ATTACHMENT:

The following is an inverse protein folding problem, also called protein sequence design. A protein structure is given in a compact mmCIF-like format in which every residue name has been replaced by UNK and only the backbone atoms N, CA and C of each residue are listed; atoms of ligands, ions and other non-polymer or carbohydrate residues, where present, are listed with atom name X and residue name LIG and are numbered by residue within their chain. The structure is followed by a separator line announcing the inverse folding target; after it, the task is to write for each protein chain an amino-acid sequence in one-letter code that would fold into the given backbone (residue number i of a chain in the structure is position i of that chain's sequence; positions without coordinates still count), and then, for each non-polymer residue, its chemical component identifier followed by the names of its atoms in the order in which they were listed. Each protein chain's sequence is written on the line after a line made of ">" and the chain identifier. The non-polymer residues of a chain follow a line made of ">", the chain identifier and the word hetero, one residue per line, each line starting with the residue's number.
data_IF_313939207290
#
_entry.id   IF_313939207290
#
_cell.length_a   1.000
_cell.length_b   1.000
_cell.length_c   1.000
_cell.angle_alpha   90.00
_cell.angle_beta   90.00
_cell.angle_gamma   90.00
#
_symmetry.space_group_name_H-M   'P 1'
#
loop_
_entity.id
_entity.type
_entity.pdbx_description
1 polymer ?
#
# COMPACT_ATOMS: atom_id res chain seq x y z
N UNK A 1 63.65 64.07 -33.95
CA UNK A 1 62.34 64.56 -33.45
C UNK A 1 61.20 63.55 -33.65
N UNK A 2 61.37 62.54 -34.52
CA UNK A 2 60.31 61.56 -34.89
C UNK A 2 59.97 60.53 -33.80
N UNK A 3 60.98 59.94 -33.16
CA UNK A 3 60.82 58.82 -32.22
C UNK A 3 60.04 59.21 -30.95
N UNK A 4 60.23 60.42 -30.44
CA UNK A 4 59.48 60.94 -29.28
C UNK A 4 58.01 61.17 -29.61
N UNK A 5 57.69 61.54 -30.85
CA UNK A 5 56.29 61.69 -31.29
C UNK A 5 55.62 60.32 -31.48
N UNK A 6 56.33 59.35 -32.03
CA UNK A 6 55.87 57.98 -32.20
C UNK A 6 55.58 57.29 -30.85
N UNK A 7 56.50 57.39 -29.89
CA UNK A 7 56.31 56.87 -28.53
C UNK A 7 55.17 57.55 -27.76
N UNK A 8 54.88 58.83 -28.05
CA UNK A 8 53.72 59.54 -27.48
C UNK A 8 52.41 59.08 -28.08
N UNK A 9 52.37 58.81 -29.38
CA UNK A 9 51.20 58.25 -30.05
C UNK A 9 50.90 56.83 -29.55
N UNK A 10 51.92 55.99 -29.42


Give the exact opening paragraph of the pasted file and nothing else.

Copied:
The following is an inverse protein folding problem, also called protein sequence design. A protein structure is given in a compact mmCIF-like format in which every residue name has been replaced by UNK and only the backbone atoms N, CA and C of each residue are listed; atoms of ligands, ions and other non-polymer or carbohydrate residues, where present, are listed with atom name X and residue name LIG and are numbered by residue within their chain. The structure is followed by a separator line announcing the inverse folding target; after it, the task is to write for each protein chain an amino-acid sequence in one-letter code that would fold into the given backbone (residue number i of a chain in the structure is position i of that chain's sequence; positions without coordinates still count), and then, for each non-polymer residue, its chemical component identifier followed by the names of its atoms in the order in which they were listed. Each protein chain's sequence is written on the line after a line made of ">" and the chain identifier. The non-polymer residues of a chain follow a line made of ">", the chain identifier and the word hetero, one residue per line, each line starting with the residue's number.